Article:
The Wonderful World of Emotional Choice! As we enter into an empathic study of emotions, I’m starting out by focusing on four ideas that are widely shared, completely accepted — and absolutely problematic. These four commonly accepted ideas actually prevent you from being able to approach your emotions — or anyone else’s — intelligently. They are: The problem with valencing (imagining that there are positive or negative emotions, or pro-social or anti-social emotions) The problem with expression and repression (having only two options for working with your emotions, both of which can be unhelpful) The problem of nuance (not understanding that emotions arise in a multitude of intensities, and are present in your every waking moment) The problem of quantity (not realizing that it is completely normal for emotions to arise in pairs, groups, and clusters) In this excerpt from my new book The Art of Empathy, let’s look at (Read more...)
When I wrote The Language of Emotions, I had not yet found a concise definition of emotions anywhere, so I sort of tap-danced around the issue and dove into my own empathic view of emotions as unique messengers that carry specific gifts. But I read a wonderful book last year that presented the perfect definition: emotions are action-requiring neurological programs — and I relied upon this definition in my newest book, The Art of Empathy. It is an absolutely magnificent frame through which to view emotions!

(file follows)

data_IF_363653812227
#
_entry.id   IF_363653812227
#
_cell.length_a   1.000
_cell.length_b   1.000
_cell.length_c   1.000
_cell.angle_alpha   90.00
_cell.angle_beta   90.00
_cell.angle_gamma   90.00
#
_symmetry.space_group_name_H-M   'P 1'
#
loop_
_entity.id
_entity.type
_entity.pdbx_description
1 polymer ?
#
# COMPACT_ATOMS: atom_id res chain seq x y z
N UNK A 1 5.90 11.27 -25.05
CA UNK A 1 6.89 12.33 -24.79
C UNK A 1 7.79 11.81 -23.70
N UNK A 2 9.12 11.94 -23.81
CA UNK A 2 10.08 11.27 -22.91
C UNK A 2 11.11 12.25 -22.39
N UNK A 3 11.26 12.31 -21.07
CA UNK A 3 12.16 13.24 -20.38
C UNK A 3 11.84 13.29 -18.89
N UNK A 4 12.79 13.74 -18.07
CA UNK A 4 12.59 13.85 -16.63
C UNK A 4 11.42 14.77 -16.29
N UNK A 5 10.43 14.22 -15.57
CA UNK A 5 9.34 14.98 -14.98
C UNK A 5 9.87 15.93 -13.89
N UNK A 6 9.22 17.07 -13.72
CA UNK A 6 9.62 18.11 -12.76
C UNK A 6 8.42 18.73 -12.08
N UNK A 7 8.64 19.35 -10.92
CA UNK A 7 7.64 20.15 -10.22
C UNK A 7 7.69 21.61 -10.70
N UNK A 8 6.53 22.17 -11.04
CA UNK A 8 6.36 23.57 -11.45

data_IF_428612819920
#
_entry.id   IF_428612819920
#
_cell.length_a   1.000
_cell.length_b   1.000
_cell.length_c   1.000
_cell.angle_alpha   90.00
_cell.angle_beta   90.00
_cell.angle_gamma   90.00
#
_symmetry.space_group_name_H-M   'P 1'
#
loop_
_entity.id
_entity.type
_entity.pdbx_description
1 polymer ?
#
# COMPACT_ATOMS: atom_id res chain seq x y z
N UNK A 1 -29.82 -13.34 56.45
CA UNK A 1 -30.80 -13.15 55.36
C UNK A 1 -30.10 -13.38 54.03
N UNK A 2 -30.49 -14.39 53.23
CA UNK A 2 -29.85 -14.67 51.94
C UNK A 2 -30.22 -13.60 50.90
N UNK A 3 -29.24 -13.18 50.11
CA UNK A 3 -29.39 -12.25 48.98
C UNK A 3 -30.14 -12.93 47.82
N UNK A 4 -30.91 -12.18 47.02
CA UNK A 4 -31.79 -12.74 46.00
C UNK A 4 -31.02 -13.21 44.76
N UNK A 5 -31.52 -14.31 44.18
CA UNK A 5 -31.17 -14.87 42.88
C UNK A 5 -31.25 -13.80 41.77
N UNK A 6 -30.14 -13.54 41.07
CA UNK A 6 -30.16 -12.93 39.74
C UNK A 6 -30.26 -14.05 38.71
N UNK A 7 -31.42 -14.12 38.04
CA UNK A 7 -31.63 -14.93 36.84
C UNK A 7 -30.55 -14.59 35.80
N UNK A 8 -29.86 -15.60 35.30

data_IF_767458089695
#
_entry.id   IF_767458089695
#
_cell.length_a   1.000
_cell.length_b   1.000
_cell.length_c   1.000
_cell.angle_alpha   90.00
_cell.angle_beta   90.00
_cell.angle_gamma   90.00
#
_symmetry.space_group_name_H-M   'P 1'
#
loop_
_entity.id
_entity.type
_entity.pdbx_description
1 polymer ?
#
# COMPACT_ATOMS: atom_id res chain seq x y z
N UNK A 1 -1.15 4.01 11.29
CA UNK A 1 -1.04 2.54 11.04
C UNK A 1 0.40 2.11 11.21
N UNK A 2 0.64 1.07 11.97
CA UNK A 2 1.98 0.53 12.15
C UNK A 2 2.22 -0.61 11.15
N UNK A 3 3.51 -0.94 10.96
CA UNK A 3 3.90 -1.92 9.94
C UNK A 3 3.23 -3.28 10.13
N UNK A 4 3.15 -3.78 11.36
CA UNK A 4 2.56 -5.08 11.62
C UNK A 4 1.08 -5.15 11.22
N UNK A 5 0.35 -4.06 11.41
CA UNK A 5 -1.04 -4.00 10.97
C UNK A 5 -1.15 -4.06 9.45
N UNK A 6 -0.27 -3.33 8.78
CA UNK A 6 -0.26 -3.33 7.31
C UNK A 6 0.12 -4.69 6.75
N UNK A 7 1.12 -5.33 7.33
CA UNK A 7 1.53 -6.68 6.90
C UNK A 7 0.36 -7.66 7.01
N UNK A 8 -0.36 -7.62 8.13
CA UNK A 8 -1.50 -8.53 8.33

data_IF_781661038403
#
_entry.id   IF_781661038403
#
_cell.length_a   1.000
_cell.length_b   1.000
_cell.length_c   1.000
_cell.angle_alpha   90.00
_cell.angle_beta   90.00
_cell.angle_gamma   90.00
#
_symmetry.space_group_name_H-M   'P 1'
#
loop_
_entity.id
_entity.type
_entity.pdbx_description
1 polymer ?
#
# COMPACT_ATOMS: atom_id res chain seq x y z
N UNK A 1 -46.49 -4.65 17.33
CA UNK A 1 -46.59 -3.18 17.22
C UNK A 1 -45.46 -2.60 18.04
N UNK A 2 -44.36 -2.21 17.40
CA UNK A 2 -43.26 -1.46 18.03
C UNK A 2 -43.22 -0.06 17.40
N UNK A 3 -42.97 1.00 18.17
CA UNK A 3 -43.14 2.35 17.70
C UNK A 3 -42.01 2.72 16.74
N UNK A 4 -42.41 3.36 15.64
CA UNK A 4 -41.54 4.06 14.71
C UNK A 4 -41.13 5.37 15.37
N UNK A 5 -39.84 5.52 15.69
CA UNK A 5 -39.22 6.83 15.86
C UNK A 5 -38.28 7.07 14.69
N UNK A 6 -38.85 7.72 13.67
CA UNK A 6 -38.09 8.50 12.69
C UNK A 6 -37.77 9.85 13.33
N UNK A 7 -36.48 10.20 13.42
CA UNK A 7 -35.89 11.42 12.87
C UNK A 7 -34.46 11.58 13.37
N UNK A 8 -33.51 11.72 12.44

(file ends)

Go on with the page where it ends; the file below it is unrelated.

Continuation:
We’ve all seen it. Something is said or written, and someone will go off. I mean off. Rage, hatred, or both at once. A fight starts, and maybe these intense emotions get handled between two people, or maybe they don’t (online interactions specialize in the maybe they don’t category). So the raging people invite allies to share (and justify) their intense emotions, and a flame war starts. If this blowup isn’t dealt with, the behavior goes unchecked, and people learn that it’s okay to allow their emotions to explode. Moderate people may try to address the emotional issues, but once alliances are formed and people share their emotions in groups, the blowups start to look justified, and not like emotional decisions at all … they become incontrovertible facts, and emotional awareness is lost. In my book, I call intense emotions like rage and hatred (and panic and the suicide urge) (Read more...)